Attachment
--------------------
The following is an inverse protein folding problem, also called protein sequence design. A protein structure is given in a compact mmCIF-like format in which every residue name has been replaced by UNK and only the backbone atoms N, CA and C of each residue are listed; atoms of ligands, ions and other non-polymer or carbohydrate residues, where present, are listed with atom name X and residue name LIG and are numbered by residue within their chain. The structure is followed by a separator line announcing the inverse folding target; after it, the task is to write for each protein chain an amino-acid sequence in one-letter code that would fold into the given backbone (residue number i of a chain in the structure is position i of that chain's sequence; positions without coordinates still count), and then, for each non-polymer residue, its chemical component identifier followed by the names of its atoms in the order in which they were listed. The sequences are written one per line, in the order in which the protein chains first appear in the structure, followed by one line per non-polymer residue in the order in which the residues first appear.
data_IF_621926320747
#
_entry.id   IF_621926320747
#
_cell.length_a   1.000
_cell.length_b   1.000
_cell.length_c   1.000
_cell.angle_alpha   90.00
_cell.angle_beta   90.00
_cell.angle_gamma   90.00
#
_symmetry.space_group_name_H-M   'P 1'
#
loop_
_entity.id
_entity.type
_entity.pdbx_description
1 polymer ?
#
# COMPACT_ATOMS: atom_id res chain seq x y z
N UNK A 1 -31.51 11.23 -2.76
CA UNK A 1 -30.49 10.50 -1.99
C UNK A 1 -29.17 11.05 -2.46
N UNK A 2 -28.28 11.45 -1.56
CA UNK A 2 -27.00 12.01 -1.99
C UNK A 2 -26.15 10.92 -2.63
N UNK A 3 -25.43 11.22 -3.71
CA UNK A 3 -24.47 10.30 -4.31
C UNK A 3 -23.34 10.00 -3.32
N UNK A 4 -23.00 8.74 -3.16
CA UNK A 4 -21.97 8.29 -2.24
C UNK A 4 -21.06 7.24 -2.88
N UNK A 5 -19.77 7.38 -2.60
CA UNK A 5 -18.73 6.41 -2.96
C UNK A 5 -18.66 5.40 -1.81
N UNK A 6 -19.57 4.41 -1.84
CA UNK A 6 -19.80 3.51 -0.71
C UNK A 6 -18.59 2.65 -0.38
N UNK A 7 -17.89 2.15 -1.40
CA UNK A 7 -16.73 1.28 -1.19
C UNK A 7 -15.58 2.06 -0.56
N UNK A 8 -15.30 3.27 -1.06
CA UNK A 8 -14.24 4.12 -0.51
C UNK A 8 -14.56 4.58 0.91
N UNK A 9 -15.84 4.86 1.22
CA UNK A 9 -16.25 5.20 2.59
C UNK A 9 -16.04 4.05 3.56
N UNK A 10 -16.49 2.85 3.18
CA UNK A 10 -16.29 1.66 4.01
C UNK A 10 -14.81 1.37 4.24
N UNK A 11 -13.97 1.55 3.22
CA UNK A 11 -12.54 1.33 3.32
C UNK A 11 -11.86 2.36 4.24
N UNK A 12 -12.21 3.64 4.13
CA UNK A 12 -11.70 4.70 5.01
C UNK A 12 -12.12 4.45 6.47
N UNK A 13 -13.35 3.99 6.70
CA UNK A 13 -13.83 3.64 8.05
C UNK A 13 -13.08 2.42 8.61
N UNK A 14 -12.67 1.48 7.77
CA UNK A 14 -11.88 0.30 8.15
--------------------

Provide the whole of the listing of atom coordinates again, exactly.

The following is an inverse protein folding problem, also called protein sequence design. A protein structure is given in a compact mmCIF-like format in which every residue name has been replaced by UNK and only the backbone atoms N, CA and C of each residue are listed; atoms of ligands, ions and other non-polymer or carbohydrate residues, where present, are listed with atom name X and residue name LIG and are numbered by residue within their chain. The structure is followed by a separator line announcing the inverse folding target; after it, the task is to write for each protein chain an amino-acid sequence in one-letter code that would fold into the given backbone (residue number i of a chain in the structure is position i of that chain's sequence; positions without coordinates still count), and then, for each non-polymer residue, its chemical component identifier followed by the names of its atoms in the order in which they were listed. The sequences are written one per line, in the order in which the protein chains first appear in the structure, followed by one line per non-polymer residue in the order in which the residues first appear.
data_IF_621926320747
#
_entry.id   IF_621926320747
#
_cell.length_a   1.000
_cell.length_b   1.000
_cell.length_c   1.000
_cell.angle_alpha   90.00
_cell.angle_beta   90.00
_cell.angle_gamma   90.00
#
_symmetry.space_group_name_H-M   'P 1'
#
loop_
_entity.id
_entity.type
_entity.pdbx_description
1 polymer ?
#
# COMPACT_ATOMS: atom_id res chain seq x y z
N UNK A 1 -31.51 11.23 -2.76
CA UNK A 1 -30.49 10.50 -1.99
C UNK A 1 -29.17 11.05 -2.46
N UNK A 2 -28.28 11.45 -1.56
CA UNK A 2 -27.00 12.01 -1.99
C UNK A 2 -26.15 10.92 -2.63
N UNK A 3 -25.43 11.22 -3.71
CA UNK A 3 -24.47 10.30 -4.31
C UNK A 3 -23.34 10.00 -3.32
N UNK A 4 -23.00 8.74 -3.16
CA UNK A 4 -21.97 8.29 -2.24
C UNK A 4 -21.06 7.24 -2.88
N UNK A 5 -19.77 7.38 -2.60
CA UNK A 5 -18.73 6.41 -2.96
C UNK A 5 -18.66 5.40 -1.81
N UNK A 6 -19.57 4.41 -1.84
CA UNK A 6 -19.80 3.51 -0.71
C UNK A 6 -18.59 2.65 -0.38
N UNK A 7 -17.89 2.15 -1.40
CA UNK A 7 -16.73 1.28 -1.19
C UNK A 7 -15.58 2.06 -0.56
N UNK A 8 -15.30 3.27 -1.06
CA UNK A 8 -14.24 4.12 -0.51
C UNK A 8 -14.56 4.58 0.91
N UNK A 9 -15.84 4.86 1.22
CA UNK A 9 -16.25 5.20 2.59
C UNK A 9 -16.04 4.05 3.56
N UNK A 10 -16.49 2.85 3.18
CA UNK A 10 -16.29 1.66 4.01
C UNK A 10 -14.81 1.37 4.24
N UNK A 11 -13.97 1.55 3.22
CA UNK A 11 -12.54 1.33 3.32
C UNK A 11 -11.86 2.36 4.24
N UNK A 12 -12.21 3.64 4.13
CA UNK A 12 -11.70 4.70 5.01
C UNK A 12 -12.12 4.45 6.47
N UNK A 13 -13.35 3.99 6.70
CA UNK A 13 -13.83 3.64 8.05
C UNK A 13 -13.08 2.42 8.61
N UNK A 14 -12.67 1.48 7.77
CA UNK A 14 -11.88 0.30 8.15